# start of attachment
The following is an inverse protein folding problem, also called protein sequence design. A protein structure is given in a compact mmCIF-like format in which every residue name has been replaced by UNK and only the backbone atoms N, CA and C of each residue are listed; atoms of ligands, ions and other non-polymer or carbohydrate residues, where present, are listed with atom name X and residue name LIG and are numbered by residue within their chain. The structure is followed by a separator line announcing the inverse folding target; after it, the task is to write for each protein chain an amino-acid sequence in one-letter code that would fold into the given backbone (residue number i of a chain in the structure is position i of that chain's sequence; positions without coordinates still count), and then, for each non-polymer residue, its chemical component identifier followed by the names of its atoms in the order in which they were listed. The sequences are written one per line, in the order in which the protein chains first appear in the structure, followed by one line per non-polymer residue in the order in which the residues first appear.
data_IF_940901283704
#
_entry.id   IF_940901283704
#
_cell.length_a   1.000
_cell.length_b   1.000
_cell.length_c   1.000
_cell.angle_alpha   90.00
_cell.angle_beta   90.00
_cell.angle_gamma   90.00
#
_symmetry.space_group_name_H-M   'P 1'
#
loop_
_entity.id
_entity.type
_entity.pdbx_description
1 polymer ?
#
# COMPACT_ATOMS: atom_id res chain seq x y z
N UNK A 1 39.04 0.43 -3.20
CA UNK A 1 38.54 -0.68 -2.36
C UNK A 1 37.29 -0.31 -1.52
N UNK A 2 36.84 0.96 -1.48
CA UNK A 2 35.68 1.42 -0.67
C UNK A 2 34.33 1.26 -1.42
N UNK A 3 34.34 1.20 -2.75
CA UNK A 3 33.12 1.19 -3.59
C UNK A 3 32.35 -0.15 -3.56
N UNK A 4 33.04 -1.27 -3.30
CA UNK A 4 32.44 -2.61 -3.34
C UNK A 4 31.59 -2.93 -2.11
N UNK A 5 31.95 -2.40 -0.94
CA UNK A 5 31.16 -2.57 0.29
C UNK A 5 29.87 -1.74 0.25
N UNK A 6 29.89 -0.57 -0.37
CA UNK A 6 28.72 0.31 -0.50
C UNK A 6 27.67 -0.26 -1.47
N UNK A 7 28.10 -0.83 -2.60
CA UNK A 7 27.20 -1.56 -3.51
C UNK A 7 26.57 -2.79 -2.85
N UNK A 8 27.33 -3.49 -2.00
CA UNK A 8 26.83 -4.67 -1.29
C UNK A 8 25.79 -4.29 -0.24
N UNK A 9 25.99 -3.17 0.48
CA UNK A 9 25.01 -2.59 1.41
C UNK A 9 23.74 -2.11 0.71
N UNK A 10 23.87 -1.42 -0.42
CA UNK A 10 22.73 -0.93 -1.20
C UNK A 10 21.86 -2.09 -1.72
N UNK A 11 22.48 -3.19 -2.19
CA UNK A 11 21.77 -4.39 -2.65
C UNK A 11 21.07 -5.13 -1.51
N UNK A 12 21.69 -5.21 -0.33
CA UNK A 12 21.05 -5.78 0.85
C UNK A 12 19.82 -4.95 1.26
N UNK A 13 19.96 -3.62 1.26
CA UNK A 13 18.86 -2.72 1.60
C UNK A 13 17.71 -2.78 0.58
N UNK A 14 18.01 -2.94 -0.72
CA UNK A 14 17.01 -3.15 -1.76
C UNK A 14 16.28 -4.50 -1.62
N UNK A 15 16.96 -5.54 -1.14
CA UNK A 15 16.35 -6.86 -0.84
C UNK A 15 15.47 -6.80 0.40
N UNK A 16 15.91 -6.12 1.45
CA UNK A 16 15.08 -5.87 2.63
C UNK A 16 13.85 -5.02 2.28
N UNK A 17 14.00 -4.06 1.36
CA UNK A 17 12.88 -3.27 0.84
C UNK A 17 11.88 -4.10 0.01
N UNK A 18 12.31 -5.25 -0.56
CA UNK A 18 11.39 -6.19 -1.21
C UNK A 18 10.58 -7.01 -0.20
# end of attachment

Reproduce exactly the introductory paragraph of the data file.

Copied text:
The following is an inverse protein folding problem, also called protein sequence design. A protein structure is given in a compact mmCIF-like format in which every residue name has been replaced by UNK and only the backbone atoms N, CA and C of each residue are listed; atoms of ligands, ions and other non-polymer or carbohydrate residues, where present, are listed with atom name X and residue name LIG and are numbered by residue within their chain. The structure is followed by a separator line announcing the inverse folding target; after it, the task is to write for each protein chain an amino-acid sequence in one-letter code that would fold into the given backbone (residue number i of a chain in the structure is position i of that chain's sequence; positions without coordinates still count), and then, for each non-polymer residue, its chemical component identifier followed by the names of its atoms in the order in which they were listed. The sequences are written one per line, in the order in which the protein chains first appear in the structure, followed by one line per non-polymer residue in the order in which the residues first appear.